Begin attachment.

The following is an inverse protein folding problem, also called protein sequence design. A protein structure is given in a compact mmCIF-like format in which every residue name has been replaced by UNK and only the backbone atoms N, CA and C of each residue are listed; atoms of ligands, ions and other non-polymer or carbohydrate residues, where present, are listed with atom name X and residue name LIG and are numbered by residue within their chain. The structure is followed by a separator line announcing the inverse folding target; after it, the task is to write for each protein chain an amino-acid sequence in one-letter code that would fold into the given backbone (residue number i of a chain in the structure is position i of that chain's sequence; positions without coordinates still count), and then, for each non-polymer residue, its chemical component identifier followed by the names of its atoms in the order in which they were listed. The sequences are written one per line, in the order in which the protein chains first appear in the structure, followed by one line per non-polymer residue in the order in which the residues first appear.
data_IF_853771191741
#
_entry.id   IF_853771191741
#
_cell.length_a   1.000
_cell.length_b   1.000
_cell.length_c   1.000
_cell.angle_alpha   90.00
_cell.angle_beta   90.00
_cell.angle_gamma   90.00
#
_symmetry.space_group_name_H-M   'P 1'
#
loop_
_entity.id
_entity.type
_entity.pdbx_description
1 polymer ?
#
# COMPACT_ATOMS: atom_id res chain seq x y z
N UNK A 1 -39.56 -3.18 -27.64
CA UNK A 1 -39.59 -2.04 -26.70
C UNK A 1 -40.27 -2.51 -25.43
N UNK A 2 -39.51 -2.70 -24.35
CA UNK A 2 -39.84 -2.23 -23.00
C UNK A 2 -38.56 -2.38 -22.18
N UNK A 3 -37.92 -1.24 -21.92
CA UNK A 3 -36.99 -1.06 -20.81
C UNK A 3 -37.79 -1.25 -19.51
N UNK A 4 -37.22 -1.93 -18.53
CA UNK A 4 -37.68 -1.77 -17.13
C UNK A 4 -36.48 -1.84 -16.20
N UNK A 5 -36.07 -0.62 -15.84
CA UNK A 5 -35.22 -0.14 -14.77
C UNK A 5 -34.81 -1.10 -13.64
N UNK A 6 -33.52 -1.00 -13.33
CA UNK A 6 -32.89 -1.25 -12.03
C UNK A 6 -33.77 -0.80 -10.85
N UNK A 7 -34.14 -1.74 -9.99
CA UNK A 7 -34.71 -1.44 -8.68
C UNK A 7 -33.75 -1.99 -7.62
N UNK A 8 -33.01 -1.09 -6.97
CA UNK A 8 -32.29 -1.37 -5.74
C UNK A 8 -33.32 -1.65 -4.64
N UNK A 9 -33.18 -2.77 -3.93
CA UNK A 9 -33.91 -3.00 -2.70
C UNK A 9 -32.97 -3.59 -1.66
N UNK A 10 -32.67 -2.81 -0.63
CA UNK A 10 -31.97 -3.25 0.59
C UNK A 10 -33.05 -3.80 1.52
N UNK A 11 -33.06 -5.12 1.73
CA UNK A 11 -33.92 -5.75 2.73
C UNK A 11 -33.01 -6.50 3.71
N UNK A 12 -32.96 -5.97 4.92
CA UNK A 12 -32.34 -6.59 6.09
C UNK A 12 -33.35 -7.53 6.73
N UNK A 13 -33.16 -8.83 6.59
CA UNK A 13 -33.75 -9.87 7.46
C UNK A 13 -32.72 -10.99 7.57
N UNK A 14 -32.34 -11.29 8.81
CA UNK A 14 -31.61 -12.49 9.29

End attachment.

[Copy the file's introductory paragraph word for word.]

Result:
The following is an inverse protein folding problem, also called protein sequence design. A protein structure is given in a compact mmCIF-like format in which every residue name has been replaced by UNK and only the backbone atoms N, CA and C of each residue are listed; atoms of ligands, ions and other non-polymer or carbohydrate residues, where present, are listed with atom name X and residue name LIG and are numbered by residue within their chain. The structure is followed by a separator line announcing the inverse folding target; after it, the task is to write for each protein chain an amino-acid sequence in one-letter code that would fold into the given backbone (residue number i of a chain in the structure is position i of that chain's sequence; positions without coordinates still count), and then, for each non-polymer residue, its chemical component identifier followed by the names of its atoms in the order in which they were listed. The sequences are written one per line, in the order in which the protein chains first appear in the structure, followed by one line per non-polymer residue in the order in which the residues first appear.